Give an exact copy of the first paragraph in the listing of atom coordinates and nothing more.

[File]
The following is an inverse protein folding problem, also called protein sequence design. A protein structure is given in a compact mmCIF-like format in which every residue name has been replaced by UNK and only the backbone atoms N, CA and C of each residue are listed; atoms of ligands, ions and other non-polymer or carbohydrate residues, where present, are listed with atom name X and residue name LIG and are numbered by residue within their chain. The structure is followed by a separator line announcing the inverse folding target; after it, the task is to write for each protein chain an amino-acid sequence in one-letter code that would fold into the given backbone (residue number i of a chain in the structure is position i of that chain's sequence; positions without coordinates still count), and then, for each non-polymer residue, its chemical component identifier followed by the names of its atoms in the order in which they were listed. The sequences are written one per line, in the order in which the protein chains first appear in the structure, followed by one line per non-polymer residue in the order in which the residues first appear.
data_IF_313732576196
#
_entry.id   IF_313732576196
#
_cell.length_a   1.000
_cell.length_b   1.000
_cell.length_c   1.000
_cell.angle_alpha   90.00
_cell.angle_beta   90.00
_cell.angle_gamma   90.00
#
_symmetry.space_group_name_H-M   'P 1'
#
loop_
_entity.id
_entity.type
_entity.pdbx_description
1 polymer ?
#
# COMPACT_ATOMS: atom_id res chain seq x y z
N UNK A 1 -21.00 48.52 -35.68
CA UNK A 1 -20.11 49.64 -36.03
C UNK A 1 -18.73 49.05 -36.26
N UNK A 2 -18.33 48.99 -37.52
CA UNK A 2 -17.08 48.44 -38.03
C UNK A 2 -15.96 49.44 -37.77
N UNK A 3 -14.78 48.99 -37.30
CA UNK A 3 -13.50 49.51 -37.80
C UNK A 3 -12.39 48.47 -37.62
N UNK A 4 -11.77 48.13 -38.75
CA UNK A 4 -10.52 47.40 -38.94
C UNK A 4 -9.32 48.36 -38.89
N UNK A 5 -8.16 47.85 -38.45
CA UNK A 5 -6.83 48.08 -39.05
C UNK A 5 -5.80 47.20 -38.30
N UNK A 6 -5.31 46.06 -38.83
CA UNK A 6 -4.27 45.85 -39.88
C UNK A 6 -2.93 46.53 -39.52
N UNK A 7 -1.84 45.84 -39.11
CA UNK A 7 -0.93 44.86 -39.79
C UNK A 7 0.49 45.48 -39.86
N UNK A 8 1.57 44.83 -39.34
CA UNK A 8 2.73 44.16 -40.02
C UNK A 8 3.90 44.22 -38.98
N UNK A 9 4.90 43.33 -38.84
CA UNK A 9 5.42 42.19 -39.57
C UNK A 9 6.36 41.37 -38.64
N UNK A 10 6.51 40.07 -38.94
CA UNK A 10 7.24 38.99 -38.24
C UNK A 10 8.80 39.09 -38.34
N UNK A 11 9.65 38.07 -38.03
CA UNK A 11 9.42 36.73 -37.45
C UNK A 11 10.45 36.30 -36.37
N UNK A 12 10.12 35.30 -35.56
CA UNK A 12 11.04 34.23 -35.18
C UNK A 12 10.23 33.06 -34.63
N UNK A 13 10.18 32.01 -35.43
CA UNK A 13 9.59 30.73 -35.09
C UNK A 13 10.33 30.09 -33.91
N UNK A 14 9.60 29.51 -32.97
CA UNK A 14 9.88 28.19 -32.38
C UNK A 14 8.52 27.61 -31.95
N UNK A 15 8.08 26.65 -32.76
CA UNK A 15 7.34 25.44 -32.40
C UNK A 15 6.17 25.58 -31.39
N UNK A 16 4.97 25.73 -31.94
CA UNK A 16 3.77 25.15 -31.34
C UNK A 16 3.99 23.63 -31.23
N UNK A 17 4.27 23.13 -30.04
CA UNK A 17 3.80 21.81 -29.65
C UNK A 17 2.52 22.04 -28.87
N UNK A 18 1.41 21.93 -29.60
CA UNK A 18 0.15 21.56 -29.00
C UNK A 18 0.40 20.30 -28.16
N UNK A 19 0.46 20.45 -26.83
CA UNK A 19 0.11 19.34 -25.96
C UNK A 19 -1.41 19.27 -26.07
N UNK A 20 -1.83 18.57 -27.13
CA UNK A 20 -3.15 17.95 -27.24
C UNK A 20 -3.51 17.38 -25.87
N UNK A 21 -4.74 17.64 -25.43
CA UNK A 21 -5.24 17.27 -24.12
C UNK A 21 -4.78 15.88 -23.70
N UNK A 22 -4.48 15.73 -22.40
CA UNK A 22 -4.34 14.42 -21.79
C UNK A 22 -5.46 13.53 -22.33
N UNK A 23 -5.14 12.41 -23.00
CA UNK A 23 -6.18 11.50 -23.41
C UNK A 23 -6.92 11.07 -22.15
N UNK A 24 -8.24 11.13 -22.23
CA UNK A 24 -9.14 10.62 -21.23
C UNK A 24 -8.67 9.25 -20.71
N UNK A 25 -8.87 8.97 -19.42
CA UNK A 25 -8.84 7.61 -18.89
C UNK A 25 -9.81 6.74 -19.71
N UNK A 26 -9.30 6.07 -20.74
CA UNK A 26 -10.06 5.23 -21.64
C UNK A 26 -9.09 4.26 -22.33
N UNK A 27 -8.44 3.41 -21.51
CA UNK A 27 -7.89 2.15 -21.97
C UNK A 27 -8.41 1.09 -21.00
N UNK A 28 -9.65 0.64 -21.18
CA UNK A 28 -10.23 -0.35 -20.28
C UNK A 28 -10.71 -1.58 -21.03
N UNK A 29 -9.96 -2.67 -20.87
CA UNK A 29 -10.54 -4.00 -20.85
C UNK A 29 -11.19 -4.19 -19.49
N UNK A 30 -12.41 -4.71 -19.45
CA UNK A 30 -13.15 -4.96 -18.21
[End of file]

The following is an inverse protein folding problem, also called protein sequence design. A protein structure is given in a compact mmCIF-like format in which every residue name has been replaced by UNK and only the backbone atoms N, CA and C of each residue are listed; atoms of ligands, ions and other non-polymer or carbohydrate residues, where present, are listed with atom name X and residue name LIG and are numbered by residue within their chain. The structure is followed by a separator line announcing the inverse folding target; after it, the task is to write for each protein chain an amino-acid sequence in one-letter code that would fold into the given backbone (residue number i of a chain in the structure is position i of that chain's sequence; positions without coordinates still count), and then, for each non-polymer residue, its chemical component identifier followed by the names of its atoms in the order in which they were listed. The sequences are written one per line, in the order in which the protein chains first appear in the structure, followed by one line per non-polymer residue in the order in which the residues first appear.